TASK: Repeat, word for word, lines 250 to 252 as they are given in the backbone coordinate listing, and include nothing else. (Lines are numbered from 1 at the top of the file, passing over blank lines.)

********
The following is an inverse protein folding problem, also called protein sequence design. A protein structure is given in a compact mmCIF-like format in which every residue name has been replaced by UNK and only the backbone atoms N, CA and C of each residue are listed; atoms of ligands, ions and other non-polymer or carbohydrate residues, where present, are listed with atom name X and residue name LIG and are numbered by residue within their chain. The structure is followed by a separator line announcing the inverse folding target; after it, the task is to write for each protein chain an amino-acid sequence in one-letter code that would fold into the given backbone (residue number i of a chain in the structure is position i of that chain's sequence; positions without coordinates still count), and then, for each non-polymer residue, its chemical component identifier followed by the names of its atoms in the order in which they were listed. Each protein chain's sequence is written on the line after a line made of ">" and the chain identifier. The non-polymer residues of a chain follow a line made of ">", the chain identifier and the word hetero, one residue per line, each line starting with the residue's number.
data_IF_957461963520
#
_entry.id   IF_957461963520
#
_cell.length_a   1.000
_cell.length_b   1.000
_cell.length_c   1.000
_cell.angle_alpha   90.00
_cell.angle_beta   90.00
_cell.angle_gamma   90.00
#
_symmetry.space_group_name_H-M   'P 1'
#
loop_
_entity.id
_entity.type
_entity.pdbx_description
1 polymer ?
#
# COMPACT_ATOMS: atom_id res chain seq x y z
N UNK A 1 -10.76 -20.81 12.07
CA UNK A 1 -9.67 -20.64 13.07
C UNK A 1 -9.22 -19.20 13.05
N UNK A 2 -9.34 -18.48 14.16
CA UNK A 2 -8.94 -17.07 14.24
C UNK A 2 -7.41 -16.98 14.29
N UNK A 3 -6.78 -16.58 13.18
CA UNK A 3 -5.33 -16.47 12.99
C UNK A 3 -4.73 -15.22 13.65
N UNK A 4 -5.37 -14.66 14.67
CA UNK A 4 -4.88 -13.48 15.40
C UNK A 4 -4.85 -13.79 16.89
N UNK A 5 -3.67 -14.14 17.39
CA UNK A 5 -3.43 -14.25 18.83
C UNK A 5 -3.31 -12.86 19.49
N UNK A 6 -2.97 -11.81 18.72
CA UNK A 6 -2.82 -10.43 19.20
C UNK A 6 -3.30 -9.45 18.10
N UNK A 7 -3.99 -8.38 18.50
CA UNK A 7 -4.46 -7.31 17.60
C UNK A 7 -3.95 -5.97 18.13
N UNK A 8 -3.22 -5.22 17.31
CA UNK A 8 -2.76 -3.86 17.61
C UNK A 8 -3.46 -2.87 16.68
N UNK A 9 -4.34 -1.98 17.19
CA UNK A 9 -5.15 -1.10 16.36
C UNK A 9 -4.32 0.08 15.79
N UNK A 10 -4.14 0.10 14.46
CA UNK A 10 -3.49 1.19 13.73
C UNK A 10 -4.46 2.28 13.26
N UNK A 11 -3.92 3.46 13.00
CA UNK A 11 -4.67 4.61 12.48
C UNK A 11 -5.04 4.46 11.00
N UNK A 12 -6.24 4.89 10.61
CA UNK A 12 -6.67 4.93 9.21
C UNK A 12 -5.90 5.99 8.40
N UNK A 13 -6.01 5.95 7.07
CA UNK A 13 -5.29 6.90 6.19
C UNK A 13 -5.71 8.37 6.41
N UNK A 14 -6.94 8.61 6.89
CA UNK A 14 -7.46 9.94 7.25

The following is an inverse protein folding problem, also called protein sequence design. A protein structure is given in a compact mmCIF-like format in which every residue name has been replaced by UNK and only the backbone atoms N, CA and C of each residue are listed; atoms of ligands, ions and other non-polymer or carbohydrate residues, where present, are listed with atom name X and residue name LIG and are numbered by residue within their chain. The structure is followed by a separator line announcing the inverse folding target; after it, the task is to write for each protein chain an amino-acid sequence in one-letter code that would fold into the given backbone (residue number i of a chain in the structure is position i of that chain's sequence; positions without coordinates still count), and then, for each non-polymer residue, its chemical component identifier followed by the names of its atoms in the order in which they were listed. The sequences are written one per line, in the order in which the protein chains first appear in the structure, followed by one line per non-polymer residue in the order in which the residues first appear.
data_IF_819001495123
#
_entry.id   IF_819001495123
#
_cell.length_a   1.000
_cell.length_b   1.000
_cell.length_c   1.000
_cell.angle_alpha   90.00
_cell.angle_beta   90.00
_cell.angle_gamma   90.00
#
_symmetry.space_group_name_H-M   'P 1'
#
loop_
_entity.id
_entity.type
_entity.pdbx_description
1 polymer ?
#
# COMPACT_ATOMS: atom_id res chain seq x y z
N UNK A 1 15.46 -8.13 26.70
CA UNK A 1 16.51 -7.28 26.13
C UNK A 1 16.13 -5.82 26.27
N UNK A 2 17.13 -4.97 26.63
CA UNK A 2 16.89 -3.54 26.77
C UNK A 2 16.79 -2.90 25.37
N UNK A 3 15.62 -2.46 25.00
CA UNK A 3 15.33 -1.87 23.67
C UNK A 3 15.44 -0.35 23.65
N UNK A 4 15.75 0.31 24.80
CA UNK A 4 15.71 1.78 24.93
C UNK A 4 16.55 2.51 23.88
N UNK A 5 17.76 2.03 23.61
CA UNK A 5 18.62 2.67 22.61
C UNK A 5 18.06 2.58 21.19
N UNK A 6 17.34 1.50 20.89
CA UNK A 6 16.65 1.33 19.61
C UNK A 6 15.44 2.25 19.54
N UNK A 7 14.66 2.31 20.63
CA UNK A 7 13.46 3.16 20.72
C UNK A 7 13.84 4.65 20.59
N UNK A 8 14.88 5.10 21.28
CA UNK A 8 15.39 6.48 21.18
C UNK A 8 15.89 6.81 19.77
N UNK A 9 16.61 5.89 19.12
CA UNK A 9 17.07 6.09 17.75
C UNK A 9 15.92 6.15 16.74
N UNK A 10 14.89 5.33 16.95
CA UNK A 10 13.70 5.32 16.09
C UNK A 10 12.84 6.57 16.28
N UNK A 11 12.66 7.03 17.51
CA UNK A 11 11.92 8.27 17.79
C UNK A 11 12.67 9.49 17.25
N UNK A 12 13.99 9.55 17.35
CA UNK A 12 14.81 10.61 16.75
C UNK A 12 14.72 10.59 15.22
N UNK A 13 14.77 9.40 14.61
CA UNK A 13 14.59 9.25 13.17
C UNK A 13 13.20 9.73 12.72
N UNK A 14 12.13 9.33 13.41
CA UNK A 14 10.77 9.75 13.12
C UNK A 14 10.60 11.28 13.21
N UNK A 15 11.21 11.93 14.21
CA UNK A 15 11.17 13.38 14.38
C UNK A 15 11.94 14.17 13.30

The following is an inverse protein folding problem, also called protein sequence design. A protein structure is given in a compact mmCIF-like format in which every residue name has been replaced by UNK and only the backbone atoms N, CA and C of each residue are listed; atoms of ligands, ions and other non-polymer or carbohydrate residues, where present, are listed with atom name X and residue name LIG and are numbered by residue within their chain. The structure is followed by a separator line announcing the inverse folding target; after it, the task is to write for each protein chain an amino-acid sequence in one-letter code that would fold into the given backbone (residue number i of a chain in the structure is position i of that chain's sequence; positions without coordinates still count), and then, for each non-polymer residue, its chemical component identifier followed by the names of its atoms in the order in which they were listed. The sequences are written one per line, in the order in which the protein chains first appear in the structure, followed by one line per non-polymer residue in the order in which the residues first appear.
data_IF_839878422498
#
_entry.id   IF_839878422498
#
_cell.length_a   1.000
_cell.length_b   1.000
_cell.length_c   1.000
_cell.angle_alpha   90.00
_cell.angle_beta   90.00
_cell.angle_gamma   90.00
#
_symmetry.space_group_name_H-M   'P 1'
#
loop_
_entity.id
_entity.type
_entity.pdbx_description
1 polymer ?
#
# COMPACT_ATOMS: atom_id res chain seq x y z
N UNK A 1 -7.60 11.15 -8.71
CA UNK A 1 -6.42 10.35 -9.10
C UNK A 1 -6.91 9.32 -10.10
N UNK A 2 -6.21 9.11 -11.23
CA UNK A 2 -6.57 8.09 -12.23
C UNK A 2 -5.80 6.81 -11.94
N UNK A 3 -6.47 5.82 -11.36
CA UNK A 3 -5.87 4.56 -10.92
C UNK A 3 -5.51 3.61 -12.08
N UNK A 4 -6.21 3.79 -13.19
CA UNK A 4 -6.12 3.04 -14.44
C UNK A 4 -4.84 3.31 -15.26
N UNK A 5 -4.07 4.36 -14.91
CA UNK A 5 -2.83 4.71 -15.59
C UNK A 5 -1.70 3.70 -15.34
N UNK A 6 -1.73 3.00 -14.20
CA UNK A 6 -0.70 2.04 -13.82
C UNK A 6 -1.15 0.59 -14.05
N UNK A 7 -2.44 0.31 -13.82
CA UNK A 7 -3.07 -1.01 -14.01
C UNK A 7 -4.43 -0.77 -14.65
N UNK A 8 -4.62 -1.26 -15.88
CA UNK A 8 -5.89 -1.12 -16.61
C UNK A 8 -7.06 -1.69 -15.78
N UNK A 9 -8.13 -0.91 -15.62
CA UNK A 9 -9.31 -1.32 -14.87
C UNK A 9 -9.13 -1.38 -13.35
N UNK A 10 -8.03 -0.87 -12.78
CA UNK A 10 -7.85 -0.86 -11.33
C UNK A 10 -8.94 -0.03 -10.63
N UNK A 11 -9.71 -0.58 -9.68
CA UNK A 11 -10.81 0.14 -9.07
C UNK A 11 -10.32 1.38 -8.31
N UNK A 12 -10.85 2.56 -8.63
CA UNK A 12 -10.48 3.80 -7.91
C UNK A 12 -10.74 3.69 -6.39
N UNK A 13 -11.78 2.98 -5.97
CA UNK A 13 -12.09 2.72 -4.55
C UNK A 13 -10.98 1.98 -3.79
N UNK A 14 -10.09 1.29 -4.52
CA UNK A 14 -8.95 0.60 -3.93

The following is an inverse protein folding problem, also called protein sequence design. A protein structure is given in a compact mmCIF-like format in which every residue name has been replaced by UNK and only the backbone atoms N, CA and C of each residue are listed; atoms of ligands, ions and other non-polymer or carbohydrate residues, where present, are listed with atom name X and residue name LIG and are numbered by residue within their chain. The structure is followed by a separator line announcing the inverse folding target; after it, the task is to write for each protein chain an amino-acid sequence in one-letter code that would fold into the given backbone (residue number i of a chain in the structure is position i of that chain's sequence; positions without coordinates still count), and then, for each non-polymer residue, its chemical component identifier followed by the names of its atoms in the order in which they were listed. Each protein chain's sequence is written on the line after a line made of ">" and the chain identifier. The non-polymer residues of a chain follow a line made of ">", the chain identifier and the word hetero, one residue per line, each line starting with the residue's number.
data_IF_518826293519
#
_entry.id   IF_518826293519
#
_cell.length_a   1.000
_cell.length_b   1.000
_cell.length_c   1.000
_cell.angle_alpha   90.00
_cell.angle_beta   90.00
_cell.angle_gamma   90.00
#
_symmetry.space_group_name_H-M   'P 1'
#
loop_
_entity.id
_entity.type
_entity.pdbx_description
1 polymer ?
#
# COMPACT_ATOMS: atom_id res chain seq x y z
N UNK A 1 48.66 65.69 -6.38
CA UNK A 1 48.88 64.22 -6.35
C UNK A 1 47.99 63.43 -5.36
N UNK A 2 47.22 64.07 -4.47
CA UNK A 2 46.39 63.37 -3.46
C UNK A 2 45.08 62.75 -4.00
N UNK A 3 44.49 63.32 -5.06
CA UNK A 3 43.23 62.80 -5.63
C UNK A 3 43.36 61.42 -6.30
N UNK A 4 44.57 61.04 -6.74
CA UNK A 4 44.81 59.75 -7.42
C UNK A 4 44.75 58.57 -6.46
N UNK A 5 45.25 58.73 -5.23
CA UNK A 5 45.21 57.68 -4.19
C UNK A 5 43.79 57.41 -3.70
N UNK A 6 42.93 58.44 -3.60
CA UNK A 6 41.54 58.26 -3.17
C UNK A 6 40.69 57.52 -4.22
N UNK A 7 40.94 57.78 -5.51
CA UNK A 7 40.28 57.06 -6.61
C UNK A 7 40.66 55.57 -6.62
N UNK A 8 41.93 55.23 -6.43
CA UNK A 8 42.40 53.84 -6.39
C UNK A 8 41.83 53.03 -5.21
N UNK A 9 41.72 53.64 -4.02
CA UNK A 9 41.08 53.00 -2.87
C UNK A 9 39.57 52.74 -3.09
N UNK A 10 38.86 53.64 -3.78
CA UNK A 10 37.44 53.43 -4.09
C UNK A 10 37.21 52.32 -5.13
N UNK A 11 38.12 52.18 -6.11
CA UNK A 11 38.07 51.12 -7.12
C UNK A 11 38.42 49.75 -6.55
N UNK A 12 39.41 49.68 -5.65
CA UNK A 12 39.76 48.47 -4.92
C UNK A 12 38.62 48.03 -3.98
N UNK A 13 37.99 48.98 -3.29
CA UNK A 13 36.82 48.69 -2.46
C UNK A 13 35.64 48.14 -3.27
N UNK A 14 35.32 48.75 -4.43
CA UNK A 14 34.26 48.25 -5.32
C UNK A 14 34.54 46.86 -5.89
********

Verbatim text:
C UNK A 13 35.64 48.14 -3.27
N UNK A 14 35.32 48.75 -4.43
CA UNK A 14 34.26 48.25 -5.32